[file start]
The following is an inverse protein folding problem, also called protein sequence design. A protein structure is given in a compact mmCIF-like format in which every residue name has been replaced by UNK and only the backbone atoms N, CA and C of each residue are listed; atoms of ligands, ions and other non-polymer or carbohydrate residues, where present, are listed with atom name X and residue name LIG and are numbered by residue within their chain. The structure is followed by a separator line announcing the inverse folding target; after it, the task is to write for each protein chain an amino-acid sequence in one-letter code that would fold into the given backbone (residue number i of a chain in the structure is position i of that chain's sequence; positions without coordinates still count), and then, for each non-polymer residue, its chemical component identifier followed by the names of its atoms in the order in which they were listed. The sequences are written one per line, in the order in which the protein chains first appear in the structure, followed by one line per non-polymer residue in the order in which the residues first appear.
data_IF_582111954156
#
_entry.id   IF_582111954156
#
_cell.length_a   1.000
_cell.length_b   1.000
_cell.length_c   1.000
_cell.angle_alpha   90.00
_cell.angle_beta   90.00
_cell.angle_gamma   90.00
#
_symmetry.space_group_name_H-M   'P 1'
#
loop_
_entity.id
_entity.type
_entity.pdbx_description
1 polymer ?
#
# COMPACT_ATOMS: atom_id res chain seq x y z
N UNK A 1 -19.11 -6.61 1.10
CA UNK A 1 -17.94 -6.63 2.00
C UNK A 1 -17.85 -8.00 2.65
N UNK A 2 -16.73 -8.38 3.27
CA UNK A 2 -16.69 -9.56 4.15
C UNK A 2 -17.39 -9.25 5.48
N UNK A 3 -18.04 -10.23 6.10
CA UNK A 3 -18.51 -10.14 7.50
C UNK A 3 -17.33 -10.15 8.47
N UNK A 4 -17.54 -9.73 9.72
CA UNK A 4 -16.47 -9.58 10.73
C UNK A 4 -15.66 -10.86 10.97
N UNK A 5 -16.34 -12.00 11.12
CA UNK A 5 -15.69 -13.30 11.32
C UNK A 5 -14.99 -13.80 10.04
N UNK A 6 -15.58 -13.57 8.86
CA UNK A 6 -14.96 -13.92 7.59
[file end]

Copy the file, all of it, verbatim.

The following is an inverse protein folding problem, also called protein sequence design. A protein structure is given in a compact mmCIF-like format in which every residue name has been replaced by UNK and only the backbone atoms N, CA and C of each residue are listed; atoms of ligands, ions and other non-polymer or carbohydrate residues, where present, are listed with atom name X and residue name LIG and are numbered by residue within their chain. The structure is followed by a separator line announcing the inverse folding target; after it, the task is to write for each protein chain an amino-acid sequence in one-letter code that would fold into the given backbone (residue number i of a chain in the structure is position i of that chain's sequence; positions without coordinates still count), and then, for each non-polymer residue, its chemical component identifier followed by the names of its atoms in the order in which they were listed. The sequences are written one per line, in the order in which the protein chains first appear in the structure, followed by one line per non-polymer residue in the order in which the residues first appear.
data_IF_582111954156
#
_entry.id   IF_582111954156
#
_cell.length_a   1.000
_cell.length_b   1.000
_cell.length_c   1.000
_cell.angle_alpha   90.00
_cell.angle_beta   90.00
_cell.angle_gamma   90.00
#
_symmetry.space_group_name_H-M   'P 1'
#
loop_
_entity.id
_entity.type
_entity.pdbx_description
1 polymer ?
#
# COMPACT_ATOMS: atom_id res chain seq x y z
N UNK A 1 -19.11 -6.61 1.10
CA UNK A 1 -17.94 -6.63 2.00
C UNK A 1 -17.85 -8.00 2.65
N UNK A 2 -16.73 -8.38 3.27
CA UNK A 2 -16.69 -9.56 4.15
C UNK A 2 -17.39 -9.25 5.48
N UNK A 3 -18.04 -10.23 6.10
CA UNK A 3 -18.51 -10.14 7.50
C UNK A 3 -17.33 -10.15 8.47
N UNK A 4 -17.54 -9.73 9.72
CA UNK A 4 -16.47 -9.58 10.73
C UNK A 4 -15.66 -10.86 10.97
N UNK A 5 -16.34 -12.00 11.12
CA UNK A 5 -15.69 -13.30 11.32
C UNK A 5 -14.99 -13.80 10.04
N UNK A 6 -15.58 -13.57 8.86
CA UNK A 6 -14.96 -13.92 7.59